In the busy summer month of August, 66% of travellers chose rail over domestic flights, suggesting the trend may be set to continue.
This “modal shift” is the first pillar of Hitachi Rail’s decarbonisation strategy, alongside reducing emissions throughout its own value chain (including factories, supply chain and its products and services), and the decarbonisation of rail through batteries and electrification.
Accelerating consumer adoption of the most sustainable products by creating brands that communicate clearly using transparent and consistent language will be key to success in the circular economy. As such, defining a new brand strategy and naming architecture for Hitachi Rail’s suite of digital mobility services was a perfect platform to demonstrate this.
Branding a sustainable proposition
Lumada Intelligent Mobility Management is the suite that brings together Hitachi’s holistic vision for smarter mobility across three key areas: smart ticketing, mobility management and electrified mobility solutions, all managed through a real-time mobility platform – designed to help transport authorities, transport operators and passengers shift to more seamless and sustainable transportation.
Within that suite are a set of distinct offers for passengers, cities and operators.
Understanding how mobility data is helping to accelerate change, enabling transport networks and operators to improve transport economics, reduce congestion and pollution, while meeting decarbonisation targets, was the inspiration for a new smart mobility value proposition. We identified how a 360º vision could benefit society through the achievement of net zero goals.
Until now, Hitachi Rail’s target audience has been transport operators and municipalities, but new passenger apps create a direct connection with the travelling public, so the brand naming and identity had to be designed to connect with consumers, too.
The solution is a scalable architecture that can grow over time, with the first two products establishing the scalable 360 naming concept:
360Motion – a real-time mobility platform that provides operators with integrated data analytics across multiple transport networks to deliver network efficiency and value added insights;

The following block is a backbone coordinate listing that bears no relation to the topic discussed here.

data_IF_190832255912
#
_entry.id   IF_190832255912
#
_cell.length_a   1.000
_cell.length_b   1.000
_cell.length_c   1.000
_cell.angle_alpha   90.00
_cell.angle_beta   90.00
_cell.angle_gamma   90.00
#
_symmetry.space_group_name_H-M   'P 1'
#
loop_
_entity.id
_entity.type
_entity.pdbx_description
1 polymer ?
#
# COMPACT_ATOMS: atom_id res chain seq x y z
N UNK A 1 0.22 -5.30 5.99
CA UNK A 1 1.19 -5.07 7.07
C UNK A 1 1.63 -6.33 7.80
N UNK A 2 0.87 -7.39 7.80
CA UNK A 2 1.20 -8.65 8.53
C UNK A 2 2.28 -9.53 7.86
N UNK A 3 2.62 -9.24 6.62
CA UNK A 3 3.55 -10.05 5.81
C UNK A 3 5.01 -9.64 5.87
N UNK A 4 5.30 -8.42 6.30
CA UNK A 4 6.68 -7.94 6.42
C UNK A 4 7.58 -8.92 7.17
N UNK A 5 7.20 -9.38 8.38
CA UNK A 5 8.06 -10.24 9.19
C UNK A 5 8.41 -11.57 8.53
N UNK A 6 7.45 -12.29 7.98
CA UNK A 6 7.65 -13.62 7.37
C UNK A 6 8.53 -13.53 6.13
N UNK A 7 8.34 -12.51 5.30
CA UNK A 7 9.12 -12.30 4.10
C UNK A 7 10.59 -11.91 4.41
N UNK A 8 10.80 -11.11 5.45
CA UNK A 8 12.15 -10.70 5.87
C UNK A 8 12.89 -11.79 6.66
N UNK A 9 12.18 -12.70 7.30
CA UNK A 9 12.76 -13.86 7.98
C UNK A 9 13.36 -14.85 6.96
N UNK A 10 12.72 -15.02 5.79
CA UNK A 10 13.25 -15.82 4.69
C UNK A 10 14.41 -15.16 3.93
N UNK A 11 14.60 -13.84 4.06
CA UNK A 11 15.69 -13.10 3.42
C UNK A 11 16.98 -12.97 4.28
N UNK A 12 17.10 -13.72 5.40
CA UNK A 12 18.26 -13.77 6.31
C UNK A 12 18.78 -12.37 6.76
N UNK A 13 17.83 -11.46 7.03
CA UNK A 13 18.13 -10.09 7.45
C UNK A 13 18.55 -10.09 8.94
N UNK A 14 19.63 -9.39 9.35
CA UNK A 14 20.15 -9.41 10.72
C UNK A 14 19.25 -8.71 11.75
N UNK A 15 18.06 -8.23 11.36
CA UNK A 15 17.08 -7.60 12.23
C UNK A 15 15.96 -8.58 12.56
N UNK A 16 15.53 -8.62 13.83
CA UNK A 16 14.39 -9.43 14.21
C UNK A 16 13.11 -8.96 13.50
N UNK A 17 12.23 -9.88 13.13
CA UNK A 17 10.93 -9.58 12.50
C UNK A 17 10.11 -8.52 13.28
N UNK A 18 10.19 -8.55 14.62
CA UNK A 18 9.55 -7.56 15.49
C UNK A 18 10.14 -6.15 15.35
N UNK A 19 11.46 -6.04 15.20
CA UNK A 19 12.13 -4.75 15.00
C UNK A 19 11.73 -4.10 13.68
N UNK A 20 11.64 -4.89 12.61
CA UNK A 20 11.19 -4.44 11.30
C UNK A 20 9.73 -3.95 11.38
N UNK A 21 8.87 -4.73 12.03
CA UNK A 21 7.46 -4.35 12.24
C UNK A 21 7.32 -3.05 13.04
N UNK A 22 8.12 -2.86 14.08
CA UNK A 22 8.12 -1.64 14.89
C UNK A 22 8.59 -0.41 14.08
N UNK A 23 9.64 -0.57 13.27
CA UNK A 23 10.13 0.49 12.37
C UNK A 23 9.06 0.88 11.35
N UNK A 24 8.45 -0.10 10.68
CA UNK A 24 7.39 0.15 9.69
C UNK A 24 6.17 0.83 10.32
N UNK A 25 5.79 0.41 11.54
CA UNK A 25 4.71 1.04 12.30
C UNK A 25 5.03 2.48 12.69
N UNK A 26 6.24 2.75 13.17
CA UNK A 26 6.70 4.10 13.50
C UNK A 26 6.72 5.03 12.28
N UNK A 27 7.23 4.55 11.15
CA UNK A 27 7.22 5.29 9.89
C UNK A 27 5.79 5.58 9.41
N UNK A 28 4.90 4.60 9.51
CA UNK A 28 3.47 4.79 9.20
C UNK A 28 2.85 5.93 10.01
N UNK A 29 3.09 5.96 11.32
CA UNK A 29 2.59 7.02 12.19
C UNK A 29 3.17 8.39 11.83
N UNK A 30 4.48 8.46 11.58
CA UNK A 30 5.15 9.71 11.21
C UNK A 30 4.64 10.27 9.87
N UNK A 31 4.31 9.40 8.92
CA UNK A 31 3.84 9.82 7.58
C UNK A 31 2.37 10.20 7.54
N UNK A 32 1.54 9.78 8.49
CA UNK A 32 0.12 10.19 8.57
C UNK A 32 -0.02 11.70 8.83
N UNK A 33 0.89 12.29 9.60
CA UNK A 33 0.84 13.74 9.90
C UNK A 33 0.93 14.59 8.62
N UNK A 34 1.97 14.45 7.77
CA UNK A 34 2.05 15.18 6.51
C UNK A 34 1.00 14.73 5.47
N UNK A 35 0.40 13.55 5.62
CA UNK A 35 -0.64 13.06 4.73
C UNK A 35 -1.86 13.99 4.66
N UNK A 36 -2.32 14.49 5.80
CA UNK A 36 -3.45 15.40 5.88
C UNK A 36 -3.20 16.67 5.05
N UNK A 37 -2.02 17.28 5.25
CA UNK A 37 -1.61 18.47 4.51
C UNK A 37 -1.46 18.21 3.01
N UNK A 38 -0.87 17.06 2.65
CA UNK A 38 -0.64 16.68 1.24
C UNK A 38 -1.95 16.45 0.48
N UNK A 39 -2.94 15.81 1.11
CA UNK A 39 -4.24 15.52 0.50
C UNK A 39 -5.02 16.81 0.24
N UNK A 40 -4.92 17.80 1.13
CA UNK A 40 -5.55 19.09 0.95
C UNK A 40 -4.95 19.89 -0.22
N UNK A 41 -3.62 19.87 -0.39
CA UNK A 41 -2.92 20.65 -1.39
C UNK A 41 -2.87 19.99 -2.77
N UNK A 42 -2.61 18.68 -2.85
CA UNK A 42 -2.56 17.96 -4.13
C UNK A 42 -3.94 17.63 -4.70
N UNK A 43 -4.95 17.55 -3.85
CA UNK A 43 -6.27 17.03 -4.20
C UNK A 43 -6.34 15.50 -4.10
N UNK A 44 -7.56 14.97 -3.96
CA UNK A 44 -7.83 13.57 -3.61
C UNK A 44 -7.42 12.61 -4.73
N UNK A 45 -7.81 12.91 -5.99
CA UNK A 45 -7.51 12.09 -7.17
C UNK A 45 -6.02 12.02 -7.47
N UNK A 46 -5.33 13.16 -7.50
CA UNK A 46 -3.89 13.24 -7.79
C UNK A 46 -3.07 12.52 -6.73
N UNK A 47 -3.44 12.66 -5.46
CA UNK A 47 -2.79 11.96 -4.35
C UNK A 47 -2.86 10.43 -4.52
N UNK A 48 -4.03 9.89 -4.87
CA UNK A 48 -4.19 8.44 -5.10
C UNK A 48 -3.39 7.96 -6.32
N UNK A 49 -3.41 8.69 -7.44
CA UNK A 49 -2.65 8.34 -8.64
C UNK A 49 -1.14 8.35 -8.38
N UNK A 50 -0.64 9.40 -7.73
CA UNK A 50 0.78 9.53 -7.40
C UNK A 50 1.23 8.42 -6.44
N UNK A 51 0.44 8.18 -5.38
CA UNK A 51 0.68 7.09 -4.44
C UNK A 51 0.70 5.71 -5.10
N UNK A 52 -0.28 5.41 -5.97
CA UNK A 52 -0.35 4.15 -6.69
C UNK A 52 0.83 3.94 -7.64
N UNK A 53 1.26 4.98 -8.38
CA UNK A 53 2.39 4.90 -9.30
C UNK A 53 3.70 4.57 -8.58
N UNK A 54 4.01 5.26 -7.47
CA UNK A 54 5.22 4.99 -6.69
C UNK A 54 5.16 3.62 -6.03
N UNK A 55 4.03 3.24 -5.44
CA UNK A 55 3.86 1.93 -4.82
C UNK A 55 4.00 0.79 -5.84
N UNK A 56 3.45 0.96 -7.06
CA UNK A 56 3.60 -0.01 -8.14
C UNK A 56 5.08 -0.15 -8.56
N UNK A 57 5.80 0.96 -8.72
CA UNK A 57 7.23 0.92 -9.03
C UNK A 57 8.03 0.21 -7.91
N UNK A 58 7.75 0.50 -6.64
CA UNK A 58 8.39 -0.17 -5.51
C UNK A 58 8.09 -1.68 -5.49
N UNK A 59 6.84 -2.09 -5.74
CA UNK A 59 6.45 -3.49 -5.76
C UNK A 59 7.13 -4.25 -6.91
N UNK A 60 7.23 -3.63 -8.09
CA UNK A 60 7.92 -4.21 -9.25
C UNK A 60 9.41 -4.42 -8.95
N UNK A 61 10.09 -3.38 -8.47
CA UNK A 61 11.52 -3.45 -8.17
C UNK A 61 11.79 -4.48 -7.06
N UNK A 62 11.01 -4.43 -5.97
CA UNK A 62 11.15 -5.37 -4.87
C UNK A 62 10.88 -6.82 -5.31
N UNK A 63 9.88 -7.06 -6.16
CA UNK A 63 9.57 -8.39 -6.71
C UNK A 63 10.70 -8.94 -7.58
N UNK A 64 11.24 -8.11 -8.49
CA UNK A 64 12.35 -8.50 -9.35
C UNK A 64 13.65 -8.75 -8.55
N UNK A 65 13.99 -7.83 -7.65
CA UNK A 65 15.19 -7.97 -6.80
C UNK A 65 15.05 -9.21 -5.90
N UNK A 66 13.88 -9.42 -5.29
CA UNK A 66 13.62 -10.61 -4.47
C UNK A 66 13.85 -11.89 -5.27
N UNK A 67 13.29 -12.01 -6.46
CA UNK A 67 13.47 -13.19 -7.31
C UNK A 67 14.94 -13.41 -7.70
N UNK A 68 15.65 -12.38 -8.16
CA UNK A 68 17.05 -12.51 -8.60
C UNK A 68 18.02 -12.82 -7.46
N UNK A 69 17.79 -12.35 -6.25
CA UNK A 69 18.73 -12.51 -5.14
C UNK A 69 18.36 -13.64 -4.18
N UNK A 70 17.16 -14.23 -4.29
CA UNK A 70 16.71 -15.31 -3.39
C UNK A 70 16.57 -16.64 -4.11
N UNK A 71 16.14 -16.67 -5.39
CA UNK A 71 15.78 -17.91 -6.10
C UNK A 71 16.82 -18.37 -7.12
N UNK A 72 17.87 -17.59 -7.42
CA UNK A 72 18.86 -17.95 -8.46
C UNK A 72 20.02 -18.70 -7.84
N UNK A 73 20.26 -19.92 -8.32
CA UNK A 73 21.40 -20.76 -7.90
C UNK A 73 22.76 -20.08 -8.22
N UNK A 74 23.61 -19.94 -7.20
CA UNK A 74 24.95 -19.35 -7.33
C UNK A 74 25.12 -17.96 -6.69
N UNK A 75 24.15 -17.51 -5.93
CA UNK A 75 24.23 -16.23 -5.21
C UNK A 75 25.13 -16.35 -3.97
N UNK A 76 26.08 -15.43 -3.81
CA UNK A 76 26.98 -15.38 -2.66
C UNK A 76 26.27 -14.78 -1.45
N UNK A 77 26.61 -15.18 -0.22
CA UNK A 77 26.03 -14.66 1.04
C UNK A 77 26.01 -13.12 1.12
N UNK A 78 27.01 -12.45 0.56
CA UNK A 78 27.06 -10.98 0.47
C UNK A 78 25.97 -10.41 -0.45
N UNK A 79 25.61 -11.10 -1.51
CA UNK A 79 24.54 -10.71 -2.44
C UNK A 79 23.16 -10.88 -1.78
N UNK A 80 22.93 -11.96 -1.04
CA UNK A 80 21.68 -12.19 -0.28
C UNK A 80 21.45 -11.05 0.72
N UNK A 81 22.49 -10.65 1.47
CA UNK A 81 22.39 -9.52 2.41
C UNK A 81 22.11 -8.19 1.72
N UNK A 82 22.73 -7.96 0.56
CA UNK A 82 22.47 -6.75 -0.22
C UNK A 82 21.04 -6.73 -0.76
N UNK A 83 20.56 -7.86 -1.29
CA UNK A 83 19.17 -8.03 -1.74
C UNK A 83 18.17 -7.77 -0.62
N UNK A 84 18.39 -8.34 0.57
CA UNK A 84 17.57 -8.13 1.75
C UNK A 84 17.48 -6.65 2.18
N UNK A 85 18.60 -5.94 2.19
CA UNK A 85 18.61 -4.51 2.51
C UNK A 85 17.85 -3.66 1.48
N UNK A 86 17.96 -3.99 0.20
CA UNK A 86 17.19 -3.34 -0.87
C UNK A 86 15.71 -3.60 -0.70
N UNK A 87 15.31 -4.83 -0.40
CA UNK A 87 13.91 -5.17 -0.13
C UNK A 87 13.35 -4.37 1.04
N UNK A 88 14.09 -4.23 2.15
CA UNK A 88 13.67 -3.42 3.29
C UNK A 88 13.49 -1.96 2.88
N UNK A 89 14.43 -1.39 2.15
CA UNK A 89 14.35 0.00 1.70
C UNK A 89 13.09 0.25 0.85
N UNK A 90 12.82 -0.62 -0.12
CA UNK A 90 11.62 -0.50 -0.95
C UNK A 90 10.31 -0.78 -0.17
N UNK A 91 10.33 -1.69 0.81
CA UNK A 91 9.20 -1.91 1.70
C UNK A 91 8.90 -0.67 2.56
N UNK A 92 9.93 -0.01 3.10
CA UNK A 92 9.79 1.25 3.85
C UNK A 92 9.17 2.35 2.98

360Pass – smart ticketing solutions, including an innovative hands-free smart consumer app, enabled by Bluetooth, so passengers can travel across multi-modal transport systems without barriers, or any need to tap-in and tap-off.
The ‘360’ brand concept has been reinforced by a visual brand system using ‘circularity’ as the visual cue. This features a precisely calibrated bezel around the numeric mark, which is contained in a roundel. The brand is brought to life using animation, where appropriate, such as app splash screens.
The 360Pass smart ticketing app and 360Motion platform were launched in Genoa, Italy in July 2022.
Working with Hitachi has confirmed our belief that we are entering an era where sustainability needs to become a core attribute of every new product or service, and brand propositions need to be based on facts and data, rather than advertising claims and marketing fluff.
For now, the focus has to be on enabling consumers to quickly tell the green from the greenwash, but those that are transparent in proving their sustainable credentials and communicate compelling value propositions will be the brands that stand the test of time.
Let’s hope that governments wake up to this too, but, in the meantime, it looks like it’s in the hands of business to voluntarily agree some global standards and terminology for a common green language that we can all trust. Who is going to start this ball rolling?
About the Author
Peter Matthews is founder and CEO of Nucleus, an independent London-based brand, digital and IP consultancy.
A designer by training, Peter continues to personally lead strategic brand creation, innovation and transformation projects for international clients, specialising in sustainability and environmental solutions through to finance and travel. His rare combination of business, design, digital and IP expertise are highly relevant at a time of digital disruption in the branding ecosystem.